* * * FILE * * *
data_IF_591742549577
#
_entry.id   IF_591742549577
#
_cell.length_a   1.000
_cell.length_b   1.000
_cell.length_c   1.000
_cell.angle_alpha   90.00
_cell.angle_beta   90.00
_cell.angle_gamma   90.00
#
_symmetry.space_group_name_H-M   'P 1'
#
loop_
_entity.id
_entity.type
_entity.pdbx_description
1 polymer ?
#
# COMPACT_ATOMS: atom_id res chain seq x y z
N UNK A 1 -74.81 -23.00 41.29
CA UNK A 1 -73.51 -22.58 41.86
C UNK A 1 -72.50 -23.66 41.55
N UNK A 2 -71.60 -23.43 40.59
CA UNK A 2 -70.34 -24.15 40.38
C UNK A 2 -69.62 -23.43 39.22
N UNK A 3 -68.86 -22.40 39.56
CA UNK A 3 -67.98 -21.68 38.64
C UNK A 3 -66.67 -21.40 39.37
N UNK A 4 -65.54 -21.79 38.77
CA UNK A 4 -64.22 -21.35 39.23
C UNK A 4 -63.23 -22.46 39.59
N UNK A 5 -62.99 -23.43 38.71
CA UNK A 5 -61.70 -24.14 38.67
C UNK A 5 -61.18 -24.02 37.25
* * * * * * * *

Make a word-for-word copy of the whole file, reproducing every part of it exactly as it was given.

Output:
data_IF_591742549577
#
_entry.id   IF_591742549577
#
_cell.length_a   1.000
_cell.length_b   1.000
_cell.length_c   1.000
_cell.angle_alpha   90.00
_cell.angle_beta   90.00
_cell.angle_gamma   90.00
#
_symmetry.space_group_name_H-M   'P 1'
#
loop_
_entity.id
_entity.type
_entity.pdbx_description
1 polymer ?
#
# COMPACT_ATOMS: atom_id res chain seq x y z
N UNK A 1 -74.81 -23.00 41.29
CA UNK A 1 -73.51 -22.58 41.86
C UNK A 1 -72.50 -23.66 41.55
N UNK A 2 -71.60 -23.43 40.59
CA UNK A 2 -70.34 -24.15 40.38
C UNK A 2 -69.62 -23.43 39.22
N UNK A 3 -68.86 -22.40 39.56
CA UNK A 3 -67.98 -21.68 38.64
C UNK A 3 -66.67 -21.40 39.37
N UNK A 4 -65.54 -21.79 38.77
CA UNK A 4 -64.22 -21.35 39.23
C UNK A 4 -63.23 -22.46 39.59
N UNK A 5 -62.99 -23.43 38.71
CA UNK A 5 -61.70 -24.14 38.67
C UNK A 5 -61.18 -24.02 37.25